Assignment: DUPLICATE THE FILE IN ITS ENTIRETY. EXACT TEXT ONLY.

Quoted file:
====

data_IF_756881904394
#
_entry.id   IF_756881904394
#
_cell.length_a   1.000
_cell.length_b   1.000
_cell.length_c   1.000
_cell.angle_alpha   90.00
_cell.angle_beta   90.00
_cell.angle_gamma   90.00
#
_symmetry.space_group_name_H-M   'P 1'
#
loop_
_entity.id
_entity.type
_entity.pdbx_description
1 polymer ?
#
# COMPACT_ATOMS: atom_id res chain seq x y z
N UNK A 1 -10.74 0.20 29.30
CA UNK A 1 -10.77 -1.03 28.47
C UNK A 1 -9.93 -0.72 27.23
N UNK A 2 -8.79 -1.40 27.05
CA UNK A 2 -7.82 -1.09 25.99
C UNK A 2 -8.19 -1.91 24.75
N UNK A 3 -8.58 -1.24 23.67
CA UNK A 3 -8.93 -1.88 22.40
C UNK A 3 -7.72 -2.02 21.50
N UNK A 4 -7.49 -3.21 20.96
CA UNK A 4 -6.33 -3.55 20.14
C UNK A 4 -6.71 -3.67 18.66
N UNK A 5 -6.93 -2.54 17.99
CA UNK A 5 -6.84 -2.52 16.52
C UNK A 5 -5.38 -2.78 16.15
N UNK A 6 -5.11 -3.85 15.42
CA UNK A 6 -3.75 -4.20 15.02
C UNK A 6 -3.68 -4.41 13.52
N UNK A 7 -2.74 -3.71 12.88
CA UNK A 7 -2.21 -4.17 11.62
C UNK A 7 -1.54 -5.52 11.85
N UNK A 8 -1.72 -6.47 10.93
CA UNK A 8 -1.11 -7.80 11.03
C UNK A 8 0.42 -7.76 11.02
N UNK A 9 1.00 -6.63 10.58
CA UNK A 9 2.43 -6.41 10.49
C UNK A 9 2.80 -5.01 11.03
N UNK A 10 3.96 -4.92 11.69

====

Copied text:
data_IF_756881904394
#
_entry.id   IF_756881904394
#
_cell.length_a   1.000
_cell.length_b   1.000
_cell.length_c   1.000
_cell.angle_alpha   90.00
_cell.angle_beta   90.00
_cell.angle_gamma   90.00
#
_symmetry.space_group_name_H-M   'P 1'
#
loop_
_entity.id
_entity.type
_entity.pdbx_description
1 polymer ?
#
# COMPACT_ATOMS: atom_id res chain seq x y z
N UNK A 1 -10.74 0.20 29.30
CA UNK A 1 -10.77 -1.03 28.47
C UNK A 1 -9.93 -0.72 27.23
N UNK A 2 -8.79 -1.40 27.05
CA UNK A 2 -7.82 -1.09 25.99
C UNK A 2 -8.19 -1.91 24.75
N UNK A 3 -8.58 -1.24 23.67
CA UNK A 3 -8.93 -1.88 22.40
C UNK A 3 -7.72 -2.02 21.50
N UNK A 4 -7.49 -3.21 20.96
CA UNK A 4 -6.33 -3.55 20.14
C UNK A 4 -6.71 -3.67 18.66
N UNK A 5 -6.93 -2.54 17.99
CA UNK A 5 -6.84 -2.52 16.52
C UNK A 5 -5.38 -2.78 16.15
N UNK A 6 -5.11 -3.85 15.42
CA UNK A 6 -3.75 -4.20 15.02
C UNK A 6 -3.68 -4.41 13.52
N UNK A 7 -2.74 -3.71 12.88
CA UNK A 7 -2.21 -4.17 11.62
C UNK A 7 -1.54 -5.52 11.85
N UNK A 8 -1.72 -6.47 10.93
CA UNK A 8 -1.11 -7.80 11.03
C UNK A 8 0.42 -7.76 11.02
N UNK A 9 1.00 -6.63 10.58
CA UNK A 9 2.43 -6.41 10.49
C UNK A 9 2.80 -5.01 11.03
N UNK A 10 3.96 -4.92 11.69